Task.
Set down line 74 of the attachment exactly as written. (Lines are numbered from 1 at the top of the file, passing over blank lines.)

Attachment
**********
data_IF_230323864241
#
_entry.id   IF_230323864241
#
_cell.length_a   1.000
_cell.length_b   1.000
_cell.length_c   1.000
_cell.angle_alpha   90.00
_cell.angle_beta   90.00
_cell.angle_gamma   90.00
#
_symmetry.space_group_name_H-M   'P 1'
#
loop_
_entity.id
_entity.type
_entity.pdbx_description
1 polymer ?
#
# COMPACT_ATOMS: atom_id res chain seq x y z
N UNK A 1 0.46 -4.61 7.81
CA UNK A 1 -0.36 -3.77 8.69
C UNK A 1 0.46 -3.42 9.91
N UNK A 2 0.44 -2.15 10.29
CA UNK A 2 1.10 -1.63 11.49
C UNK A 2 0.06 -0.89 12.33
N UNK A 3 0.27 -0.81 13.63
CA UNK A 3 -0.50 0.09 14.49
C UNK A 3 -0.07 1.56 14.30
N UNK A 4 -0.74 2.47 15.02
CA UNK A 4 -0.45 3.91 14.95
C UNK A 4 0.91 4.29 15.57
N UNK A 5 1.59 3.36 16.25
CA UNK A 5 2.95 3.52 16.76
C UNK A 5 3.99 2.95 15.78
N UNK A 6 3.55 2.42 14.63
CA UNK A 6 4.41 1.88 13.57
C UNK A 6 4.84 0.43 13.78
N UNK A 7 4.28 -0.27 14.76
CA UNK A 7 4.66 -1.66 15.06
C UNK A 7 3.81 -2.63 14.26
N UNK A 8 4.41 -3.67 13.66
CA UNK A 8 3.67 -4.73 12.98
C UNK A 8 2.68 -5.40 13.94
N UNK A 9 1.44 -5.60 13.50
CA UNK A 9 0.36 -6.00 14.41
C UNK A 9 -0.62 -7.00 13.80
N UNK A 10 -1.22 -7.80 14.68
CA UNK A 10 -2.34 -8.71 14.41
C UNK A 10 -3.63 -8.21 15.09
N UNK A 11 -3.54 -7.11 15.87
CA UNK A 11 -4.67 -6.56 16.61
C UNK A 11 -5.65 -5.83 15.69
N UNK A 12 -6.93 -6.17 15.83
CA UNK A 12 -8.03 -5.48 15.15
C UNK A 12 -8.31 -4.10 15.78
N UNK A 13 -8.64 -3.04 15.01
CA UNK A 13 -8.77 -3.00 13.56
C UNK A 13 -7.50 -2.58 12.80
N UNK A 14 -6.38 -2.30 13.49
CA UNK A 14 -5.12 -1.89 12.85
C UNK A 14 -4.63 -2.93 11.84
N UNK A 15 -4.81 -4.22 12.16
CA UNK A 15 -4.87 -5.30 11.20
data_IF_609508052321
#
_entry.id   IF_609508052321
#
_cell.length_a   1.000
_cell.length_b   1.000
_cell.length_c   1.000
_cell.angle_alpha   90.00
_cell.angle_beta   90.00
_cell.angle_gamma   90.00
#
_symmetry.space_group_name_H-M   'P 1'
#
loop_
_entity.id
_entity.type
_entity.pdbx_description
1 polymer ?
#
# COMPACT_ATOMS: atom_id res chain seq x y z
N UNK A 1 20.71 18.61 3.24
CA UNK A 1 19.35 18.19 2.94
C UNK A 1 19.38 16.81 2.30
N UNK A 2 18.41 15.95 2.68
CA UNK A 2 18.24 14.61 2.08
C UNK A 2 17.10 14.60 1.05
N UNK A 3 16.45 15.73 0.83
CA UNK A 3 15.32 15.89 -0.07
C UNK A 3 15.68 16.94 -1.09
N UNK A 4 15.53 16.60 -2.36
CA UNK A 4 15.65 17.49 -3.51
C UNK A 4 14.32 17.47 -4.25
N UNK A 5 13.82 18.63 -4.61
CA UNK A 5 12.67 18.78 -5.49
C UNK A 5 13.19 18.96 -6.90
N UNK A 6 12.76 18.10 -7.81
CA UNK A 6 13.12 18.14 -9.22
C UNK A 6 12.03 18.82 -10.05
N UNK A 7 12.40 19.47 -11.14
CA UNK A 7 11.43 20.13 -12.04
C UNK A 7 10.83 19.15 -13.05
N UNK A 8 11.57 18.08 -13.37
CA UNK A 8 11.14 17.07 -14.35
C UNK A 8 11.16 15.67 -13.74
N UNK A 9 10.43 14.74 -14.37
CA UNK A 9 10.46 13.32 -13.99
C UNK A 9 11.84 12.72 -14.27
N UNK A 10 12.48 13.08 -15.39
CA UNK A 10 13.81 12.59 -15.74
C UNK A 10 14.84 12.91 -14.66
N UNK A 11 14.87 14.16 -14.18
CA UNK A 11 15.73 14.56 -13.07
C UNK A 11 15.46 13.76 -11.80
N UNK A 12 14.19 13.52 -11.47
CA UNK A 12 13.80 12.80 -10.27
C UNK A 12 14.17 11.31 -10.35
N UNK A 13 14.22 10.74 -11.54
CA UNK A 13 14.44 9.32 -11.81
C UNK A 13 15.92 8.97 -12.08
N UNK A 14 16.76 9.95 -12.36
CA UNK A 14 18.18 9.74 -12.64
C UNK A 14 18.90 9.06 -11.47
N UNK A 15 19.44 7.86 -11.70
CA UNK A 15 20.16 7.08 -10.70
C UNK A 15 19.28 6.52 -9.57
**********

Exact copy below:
_cell.angle_gamma   90.00